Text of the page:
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California overtime: Court ruling signals go-ahead for $16 million claim against Kiewit

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San Francisco, CAIn another case testing Calfornia's overtime labor laws, a federal appeals court has ruled that unionized workers in California who are required by their employers to travel from gathering places to daily work sites must be paid for travel time, unless their contracts expressly say otherwise.

The ruling of the Ninth U.S. Circuit Court of Appeals in San Francisco June 20 overturned a trial level decision that while non-unionized workers in construction and other industries had to be paid for travel time under California labor rules, workers unionized under federal labor law could not make the same claim.

unpaid overtime workerThat decision would have put California non-unionized workers in a better position than California union members. The Court of Appeals said the lower court decision would, in effect, penalize workers for joining a union, which would contradict the goals of federal labor law.

"A unionized employee cannot be deprived of the full protections afforded by state law simply by virtue of the fact that her union has entered into a (labor contract)," said Judge Marsha Berzon in the unanimous ruling of the court.

The ruling does not entitle workers for receive pay for the time spent in their daily commute to work, but covers those, such as workers in construction and logging, who are required to assemble in certain locations before heading to their worksites. Federal law does not entitle them to be paid for travel time unless their union contract requires it. But California's labor laws say such workers are entitled to travel time pay.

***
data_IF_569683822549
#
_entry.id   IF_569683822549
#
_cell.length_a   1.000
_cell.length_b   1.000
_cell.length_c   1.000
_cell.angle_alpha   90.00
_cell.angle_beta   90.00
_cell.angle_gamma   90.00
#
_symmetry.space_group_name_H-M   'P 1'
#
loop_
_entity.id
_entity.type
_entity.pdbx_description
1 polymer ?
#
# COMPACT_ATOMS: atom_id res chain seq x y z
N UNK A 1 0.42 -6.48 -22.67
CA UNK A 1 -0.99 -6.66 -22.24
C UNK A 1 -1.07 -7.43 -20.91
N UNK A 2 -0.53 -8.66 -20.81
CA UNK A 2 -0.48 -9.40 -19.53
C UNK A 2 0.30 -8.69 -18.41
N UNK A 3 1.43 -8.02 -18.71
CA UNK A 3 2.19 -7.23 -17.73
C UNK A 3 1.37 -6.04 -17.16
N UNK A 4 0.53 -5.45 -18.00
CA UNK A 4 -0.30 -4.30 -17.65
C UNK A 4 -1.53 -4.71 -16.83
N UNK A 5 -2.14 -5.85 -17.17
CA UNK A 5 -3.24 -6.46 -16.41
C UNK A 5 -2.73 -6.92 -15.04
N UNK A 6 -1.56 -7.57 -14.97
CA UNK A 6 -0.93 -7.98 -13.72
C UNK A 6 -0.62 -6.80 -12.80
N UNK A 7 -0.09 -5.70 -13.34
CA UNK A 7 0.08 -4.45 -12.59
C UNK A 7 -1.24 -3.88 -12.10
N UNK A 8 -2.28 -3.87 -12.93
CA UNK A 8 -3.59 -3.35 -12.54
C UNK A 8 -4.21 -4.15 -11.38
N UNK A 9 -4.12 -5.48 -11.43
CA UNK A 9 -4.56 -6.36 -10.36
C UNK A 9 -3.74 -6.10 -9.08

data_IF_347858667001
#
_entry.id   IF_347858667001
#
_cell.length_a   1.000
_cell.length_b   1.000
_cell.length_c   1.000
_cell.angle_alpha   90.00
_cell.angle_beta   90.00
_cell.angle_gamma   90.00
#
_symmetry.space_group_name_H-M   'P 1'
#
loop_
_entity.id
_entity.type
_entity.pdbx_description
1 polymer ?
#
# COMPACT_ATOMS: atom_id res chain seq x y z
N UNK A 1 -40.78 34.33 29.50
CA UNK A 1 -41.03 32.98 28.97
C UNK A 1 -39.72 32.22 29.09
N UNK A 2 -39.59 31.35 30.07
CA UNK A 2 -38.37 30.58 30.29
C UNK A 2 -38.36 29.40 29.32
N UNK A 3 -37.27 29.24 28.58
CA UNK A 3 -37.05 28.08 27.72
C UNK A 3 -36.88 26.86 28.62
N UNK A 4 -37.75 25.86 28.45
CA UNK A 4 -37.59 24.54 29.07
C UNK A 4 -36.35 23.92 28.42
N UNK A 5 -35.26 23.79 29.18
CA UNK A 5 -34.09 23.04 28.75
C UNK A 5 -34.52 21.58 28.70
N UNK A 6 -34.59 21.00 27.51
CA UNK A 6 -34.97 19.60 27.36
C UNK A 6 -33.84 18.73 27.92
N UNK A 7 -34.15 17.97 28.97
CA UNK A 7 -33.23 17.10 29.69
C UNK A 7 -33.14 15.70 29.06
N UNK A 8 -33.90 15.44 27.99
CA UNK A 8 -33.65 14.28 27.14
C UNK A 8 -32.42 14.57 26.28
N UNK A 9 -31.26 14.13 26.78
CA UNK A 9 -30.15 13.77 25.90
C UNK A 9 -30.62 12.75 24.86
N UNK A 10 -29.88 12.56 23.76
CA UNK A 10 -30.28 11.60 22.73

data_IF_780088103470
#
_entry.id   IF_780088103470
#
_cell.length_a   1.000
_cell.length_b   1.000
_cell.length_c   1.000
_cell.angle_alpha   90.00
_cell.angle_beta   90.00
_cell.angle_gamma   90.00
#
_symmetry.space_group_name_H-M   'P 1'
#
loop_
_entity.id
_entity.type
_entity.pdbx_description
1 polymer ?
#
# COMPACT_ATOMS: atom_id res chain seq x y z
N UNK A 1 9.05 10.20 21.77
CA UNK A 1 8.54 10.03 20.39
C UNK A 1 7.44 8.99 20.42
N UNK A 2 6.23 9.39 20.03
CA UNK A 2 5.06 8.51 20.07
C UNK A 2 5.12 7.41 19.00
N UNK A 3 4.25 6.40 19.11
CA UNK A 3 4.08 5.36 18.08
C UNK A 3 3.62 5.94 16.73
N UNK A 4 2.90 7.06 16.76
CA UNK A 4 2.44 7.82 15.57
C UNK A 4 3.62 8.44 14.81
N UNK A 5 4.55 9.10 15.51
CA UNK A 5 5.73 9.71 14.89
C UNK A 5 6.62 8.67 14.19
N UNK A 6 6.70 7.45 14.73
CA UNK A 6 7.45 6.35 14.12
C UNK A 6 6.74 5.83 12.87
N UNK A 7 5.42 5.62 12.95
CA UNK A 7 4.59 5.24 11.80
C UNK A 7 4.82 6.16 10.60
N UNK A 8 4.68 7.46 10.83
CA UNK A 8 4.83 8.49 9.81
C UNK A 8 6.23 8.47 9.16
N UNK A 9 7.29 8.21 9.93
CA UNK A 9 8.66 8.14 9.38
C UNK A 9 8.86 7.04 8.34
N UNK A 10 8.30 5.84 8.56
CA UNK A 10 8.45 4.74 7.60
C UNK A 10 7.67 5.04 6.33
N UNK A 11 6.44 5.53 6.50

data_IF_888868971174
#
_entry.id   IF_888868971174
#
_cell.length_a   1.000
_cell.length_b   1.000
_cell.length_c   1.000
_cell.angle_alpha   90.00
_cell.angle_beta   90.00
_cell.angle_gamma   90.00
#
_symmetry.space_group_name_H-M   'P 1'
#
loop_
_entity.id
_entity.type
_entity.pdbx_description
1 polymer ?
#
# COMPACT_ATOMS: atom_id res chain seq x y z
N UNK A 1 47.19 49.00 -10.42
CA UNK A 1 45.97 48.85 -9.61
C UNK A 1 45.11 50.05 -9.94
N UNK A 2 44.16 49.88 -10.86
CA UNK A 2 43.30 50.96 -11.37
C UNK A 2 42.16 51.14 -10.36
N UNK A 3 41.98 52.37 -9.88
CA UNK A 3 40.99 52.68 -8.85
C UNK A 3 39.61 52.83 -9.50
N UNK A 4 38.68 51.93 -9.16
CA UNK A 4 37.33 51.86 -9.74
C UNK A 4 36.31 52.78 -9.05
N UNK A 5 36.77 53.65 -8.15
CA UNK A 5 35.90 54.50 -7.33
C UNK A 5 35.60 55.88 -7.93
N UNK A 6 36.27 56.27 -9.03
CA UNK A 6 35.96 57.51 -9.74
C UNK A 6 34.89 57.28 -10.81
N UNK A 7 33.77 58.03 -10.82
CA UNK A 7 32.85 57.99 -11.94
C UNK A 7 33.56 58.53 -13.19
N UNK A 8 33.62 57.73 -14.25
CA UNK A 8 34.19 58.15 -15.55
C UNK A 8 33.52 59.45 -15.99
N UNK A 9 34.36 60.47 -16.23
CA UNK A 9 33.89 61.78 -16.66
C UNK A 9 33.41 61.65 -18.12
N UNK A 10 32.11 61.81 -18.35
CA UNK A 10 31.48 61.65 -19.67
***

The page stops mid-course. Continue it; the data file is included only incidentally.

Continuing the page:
The decision this week revived a lawsuit by about 270 past and present employees of Kiewit Pacific Corp, who installed duct and fiber-optic lines on two Southern California projects over several years starting in 2000.

The plaintiffs in that action alleged that their employer required workers to meet at particular places each day, get equipment and instructions, and then travel to and from job sites in company vehicles. They said they each spent about 2 and one-half hours each day meeting and traveling, and were never paid for their time. They claim they are owed at least $16 million in wages and overtime.

Some of Kiewit's workers belonged to unions whose contracts provided for travel pay, but others were covered by contracts that did not specifically make the provision.

The attorney for the workers, George Schaefer, said the appeals court ruling is potentially an important precedent for the proposition that any state laws, current or future, that establish rights for workers can be applied equally to all workers in the state.

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